Three twentysomething New York couples – one couple is gay, one lesbian and the other straight – spend the long weekend at a beach front holiday house on Fire Island. But during the weekend, secrets are revealed and relationships are tested. The relationship between Jackie (Nicole Pursell) and Alex (played by Sarah Wharton, one of the film’s producers) has become a little stale and the hoped for spark provided by the weekend getaway is not happening. Sex may not be the problem, their lack of communication is. Spencer (David Rysdahl) and James (co-producer Mark Berger) are feeling the strain as Spencer has been given an opportunity to study in Chicago and James worries how this will affect their relationship. And there is tension between Liz (Elizabeth Grey) and Dougie (Tommy Nelms), who are concerned about their future. When she tries to teach Dougie how to ride a bike the anger that arises hints at some deeper frustration about their relationship. Each of the couples are forced to reach a compromise to salvage their relationship.
That’s Not Us is the second feature film for director William Sullivan, and it comes across a bit like The Big Chill for queer audiences. Writers Sullivan and co-writer Derek Dodge have drawn upon their own experiences for the script, and this semi-autobiographical nature brings an honesty to its exploration of troubled relationships. The characters seem real and three dimensional and not cliched, and the performances of the largely unknown cast are fine. Some of the dialogue seems improvised, which gives the material a sense of authenticity and a feeling of naturalism. That’s Not Us runs for a brisk 90 minutes, but there are places when the pace drags a little. But this genial and sweet natured romantic comedy mixes gentle humour with some strong emotions, and was a pleasant opening night film.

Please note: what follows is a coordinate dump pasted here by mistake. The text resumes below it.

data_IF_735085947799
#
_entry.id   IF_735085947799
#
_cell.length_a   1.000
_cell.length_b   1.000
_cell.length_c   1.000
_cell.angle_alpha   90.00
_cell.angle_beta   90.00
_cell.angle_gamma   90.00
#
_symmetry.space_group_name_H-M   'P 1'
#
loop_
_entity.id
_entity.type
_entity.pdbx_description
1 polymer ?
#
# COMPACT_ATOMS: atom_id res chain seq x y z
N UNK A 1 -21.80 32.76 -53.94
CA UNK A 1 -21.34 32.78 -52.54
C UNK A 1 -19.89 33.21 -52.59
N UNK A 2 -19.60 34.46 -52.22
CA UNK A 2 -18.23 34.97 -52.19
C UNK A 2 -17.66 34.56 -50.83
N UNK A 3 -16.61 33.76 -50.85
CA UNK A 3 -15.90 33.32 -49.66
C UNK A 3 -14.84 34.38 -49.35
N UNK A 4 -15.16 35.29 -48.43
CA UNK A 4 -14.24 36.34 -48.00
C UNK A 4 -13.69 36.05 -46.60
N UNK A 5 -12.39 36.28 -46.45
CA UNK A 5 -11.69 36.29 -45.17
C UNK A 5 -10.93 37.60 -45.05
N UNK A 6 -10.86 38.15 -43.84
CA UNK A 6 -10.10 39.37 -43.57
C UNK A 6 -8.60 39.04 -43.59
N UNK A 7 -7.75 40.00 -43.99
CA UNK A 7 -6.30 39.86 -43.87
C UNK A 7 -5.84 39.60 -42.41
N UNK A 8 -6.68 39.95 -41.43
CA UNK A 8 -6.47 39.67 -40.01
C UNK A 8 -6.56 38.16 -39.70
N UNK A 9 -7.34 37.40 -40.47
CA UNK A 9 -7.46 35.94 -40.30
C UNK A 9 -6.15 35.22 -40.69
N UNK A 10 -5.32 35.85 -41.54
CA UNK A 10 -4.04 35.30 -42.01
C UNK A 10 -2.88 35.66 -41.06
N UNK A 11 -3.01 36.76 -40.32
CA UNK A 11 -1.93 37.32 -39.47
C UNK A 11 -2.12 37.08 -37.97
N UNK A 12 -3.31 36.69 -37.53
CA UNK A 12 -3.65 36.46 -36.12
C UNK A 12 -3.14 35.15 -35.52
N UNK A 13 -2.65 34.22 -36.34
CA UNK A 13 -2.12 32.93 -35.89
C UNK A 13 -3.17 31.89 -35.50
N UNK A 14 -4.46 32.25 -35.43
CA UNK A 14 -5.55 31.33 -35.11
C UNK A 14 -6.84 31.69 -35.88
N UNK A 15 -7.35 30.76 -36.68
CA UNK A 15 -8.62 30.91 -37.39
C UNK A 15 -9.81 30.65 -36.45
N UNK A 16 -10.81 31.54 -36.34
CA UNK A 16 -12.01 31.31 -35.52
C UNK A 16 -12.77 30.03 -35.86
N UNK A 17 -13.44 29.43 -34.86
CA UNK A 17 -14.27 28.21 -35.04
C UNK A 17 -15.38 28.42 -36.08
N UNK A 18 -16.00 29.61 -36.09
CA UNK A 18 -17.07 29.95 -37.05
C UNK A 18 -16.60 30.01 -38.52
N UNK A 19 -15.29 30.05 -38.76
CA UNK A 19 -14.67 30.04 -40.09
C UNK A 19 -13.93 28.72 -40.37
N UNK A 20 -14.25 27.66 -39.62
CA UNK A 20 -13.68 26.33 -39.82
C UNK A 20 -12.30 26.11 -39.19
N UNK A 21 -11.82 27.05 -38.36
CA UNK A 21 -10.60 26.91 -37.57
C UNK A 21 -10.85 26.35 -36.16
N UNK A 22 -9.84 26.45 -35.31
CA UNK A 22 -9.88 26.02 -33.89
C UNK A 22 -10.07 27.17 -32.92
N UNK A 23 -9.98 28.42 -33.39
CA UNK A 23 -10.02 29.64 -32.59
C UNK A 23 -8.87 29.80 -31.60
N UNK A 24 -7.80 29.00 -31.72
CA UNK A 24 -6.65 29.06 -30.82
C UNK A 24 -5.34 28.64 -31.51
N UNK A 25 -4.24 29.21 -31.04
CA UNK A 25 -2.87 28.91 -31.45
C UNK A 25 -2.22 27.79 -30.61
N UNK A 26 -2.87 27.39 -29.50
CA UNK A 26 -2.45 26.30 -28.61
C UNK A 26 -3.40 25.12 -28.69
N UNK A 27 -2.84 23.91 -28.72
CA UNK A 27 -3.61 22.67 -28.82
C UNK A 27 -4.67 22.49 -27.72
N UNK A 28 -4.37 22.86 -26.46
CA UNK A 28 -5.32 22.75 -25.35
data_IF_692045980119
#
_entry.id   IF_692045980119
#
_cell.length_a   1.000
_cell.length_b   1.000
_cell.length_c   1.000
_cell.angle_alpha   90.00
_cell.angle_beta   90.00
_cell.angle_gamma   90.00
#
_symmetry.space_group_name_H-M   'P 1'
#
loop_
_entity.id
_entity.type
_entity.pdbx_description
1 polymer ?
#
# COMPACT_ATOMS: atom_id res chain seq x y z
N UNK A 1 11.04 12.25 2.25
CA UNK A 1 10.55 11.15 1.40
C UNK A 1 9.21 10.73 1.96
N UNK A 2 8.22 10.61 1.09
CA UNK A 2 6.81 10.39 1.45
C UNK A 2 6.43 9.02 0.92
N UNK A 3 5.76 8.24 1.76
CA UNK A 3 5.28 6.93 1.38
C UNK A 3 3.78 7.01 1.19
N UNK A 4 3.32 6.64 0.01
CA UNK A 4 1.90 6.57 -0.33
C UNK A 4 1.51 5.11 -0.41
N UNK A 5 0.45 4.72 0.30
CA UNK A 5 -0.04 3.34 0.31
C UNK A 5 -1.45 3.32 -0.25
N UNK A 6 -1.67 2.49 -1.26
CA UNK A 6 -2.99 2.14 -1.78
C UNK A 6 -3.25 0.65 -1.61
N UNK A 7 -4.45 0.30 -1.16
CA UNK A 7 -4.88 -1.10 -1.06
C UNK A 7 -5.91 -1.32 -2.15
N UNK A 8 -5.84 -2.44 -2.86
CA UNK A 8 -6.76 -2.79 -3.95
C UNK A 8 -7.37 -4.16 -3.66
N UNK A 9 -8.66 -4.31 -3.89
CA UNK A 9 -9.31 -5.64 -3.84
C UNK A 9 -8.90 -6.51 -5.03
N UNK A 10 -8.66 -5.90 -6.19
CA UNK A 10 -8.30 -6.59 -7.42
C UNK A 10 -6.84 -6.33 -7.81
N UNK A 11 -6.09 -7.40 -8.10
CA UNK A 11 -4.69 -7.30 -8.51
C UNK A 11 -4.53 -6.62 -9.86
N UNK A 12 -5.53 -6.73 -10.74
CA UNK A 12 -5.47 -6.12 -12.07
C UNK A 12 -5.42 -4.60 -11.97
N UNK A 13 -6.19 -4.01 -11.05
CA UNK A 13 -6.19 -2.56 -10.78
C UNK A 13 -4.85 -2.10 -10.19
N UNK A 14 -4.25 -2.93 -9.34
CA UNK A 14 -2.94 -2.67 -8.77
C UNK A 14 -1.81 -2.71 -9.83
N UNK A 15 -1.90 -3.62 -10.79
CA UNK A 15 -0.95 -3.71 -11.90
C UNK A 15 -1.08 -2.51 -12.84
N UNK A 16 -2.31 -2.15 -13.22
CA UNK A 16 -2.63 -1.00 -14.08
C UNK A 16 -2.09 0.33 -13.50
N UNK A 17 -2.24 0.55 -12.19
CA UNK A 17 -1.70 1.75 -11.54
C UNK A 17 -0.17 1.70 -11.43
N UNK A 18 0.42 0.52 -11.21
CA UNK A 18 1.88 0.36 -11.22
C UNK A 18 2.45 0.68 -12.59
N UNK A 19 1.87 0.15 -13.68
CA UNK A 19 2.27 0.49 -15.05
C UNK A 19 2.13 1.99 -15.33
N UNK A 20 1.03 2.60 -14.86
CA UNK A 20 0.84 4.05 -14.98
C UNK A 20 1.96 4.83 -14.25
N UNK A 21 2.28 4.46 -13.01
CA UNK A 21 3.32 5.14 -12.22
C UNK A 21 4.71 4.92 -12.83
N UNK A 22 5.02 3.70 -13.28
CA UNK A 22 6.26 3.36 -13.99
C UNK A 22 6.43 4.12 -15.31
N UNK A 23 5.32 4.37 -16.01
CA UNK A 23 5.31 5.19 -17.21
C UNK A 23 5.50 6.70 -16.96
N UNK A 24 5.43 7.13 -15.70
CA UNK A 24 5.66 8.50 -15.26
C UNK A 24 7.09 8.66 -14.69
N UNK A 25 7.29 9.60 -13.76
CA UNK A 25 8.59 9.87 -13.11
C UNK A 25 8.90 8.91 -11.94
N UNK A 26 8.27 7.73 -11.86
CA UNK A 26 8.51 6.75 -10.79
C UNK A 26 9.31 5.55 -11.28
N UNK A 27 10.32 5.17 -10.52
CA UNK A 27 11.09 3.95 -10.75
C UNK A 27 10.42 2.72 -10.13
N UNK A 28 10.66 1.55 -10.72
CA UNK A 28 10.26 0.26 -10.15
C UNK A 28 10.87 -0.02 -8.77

THE DUKE OF BURGUNDY.
This offbeat film explores a sadomasochistic relationship between two women who are tesing the limits of that relationship. The Duke Of Burgundy is largely set within the crumbling country estate owned by Cynthia (played by Danish actress Sidse Babett Knudsen, best known to audiences for her role in the gritty tv series Borgen), a lepidopterist who enjoys a strange relationship with her assistant Evelyn (Chiara D’Anna, from Strickland’s Berberian Sound System). The balance of power continually changes until it is fractured altogether. The film is the antithesis of Fifty Shades Of Grey as it explores similar themes and concepts, but in much less sensational fashion. The film concerns itself with sexual politics, the destructive nature of love and obsession, and it delves into the psychological concerns of its female characters. But it becomes very repetitive in nature and many may well find it rather dull.